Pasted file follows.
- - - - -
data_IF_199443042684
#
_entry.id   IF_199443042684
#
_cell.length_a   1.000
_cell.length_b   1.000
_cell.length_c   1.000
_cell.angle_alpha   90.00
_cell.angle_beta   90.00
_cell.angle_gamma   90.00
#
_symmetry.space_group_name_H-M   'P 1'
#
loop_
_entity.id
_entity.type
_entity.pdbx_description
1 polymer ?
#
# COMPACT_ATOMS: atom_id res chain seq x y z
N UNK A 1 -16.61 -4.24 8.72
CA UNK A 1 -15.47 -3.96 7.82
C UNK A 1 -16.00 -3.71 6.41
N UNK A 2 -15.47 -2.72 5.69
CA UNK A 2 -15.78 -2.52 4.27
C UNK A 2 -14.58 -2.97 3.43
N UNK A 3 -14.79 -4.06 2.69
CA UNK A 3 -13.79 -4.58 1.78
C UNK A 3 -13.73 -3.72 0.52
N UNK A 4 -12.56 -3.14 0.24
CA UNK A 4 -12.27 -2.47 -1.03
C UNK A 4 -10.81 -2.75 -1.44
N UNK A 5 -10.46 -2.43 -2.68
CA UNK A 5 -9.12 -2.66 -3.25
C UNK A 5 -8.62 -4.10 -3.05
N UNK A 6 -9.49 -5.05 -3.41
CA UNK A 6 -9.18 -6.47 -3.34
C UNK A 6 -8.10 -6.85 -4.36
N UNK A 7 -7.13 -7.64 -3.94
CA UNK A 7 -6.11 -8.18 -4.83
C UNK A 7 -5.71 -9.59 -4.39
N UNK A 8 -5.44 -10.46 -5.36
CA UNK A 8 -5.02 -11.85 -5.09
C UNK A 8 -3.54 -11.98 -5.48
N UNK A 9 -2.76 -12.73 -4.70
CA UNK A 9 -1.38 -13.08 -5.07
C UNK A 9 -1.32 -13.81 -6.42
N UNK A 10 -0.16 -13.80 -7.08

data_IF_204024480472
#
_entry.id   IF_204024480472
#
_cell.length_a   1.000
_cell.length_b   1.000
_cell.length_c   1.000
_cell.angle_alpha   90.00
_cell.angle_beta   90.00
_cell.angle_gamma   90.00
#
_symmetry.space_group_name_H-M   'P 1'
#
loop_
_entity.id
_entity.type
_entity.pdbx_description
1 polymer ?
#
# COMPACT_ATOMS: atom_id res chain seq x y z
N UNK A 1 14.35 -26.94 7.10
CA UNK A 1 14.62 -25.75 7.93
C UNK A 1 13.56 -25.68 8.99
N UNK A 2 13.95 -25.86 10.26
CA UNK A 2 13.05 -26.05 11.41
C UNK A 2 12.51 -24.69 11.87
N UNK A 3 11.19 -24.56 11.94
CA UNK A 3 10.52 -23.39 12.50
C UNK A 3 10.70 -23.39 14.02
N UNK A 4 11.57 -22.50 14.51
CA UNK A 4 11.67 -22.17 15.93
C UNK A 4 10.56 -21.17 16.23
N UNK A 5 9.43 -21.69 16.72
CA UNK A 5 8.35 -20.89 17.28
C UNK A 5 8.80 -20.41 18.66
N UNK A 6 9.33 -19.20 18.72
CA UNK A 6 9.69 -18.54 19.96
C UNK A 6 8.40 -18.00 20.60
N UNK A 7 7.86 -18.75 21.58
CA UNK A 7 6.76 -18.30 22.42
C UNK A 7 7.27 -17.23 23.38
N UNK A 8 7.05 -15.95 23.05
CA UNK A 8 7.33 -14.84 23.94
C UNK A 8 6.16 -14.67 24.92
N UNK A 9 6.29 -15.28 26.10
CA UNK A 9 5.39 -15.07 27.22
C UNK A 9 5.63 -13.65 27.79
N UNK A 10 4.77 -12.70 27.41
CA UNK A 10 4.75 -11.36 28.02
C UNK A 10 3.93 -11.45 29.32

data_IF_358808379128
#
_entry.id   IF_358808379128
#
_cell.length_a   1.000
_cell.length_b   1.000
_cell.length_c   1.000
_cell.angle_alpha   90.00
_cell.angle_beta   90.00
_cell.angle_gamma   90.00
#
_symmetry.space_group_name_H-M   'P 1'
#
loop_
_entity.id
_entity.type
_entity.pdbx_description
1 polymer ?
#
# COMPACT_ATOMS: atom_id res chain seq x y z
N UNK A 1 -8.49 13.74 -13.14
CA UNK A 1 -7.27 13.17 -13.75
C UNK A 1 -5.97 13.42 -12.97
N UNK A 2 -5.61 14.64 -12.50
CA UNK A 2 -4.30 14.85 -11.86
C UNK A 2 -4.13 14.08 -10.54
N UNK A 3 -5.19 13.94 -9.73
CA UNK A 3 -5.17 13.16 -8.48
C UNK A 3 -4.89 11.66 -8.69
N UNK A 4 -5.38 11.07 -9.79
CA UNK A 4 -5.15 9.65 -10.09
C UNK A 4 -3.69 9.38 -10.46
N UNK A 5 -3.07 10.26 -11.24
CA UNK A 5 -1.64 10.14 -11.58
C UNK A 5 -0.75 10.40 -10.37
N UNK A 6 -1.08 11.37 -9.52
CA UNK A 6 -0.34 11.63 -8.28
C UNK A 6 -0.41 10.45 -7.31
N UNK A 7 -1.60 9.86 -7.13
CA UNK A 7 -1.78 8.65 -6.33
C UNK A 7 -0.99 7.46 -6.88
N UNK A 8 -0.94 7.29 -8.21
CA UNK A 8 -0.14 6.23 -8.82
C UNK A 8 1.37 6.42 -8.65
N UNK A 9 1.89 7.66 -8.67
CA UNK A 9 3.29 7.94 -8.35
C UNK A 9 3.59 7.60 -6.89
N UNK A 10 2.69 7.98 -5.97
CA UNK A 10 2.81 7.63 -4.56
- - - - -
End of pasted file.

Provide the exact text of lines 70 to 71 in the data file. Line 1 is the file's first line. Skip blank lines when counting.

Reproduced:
CA UNK A 1 14.62 -25.75 7.93
C UNK A 1 13.56 -25.68 8.99